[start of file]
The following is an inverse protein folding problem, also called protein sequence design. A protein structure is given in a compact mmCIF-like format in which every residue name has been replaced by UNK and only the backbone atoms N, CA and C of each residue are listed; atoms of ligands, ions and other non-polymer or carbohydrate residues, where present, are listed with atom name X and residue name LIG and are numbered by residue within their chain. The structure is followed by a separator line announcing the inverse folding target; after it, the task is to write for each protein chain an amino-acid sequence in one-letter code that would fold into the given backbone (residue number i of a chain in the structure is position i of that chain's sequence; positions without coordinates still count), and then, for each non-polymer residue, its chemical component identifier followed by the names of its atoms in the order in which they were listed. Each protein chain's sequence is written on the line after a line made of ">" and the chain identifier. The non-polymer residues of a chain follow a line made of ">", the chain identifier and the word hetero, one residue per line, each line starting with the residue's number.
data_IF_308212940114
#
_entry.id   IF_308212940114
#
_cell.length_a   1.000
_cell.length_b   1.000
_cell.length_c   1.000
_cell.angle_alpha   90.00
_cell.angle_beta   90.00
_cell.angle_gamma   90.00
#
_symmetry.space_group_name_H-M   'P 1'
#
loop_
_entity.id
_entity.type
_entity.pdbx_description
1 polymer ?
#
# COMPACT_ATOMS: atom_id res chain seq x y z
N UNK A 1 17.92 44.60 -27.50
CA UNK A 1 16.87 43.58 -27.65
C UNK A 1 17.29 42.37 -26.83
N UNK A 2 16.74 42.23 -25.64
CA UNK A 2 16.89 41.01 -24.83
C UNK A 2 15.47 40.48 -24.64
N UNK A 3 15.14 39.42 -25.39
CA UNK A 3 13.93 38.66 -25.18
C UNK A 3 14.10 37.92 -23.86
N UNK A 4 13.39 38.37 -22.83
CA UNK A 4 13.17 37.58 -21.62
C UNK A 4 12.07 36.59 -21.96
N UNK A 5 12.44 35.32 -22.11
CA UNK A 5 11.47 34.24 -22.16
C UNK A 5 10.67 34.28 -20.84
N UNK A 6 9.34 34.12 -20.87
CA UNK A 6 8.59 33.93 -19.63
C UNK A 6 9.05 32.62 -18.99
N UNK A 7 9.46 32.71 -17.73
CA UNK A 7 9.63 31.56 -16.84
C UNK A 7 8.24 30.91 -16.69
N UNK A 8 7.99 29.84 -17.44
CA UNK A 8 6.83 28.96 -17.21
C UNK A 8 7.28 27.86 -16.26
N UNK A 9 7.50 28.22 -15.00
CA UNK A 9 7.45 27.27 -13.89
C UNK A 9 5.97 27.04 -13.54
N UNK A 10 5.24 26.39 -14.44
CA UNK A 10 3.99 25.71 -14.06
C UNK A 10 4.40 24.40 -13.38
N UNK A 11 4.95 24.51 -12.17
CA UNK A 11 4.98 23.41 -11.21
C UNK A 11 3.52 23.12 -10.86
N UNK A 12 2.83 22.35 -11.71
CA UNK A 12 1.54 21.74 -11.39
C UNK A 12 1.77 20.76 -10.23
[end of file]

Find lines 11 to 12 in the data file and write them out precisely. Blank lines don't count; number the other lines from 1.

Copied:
_cell.angle_gamma   90.00
#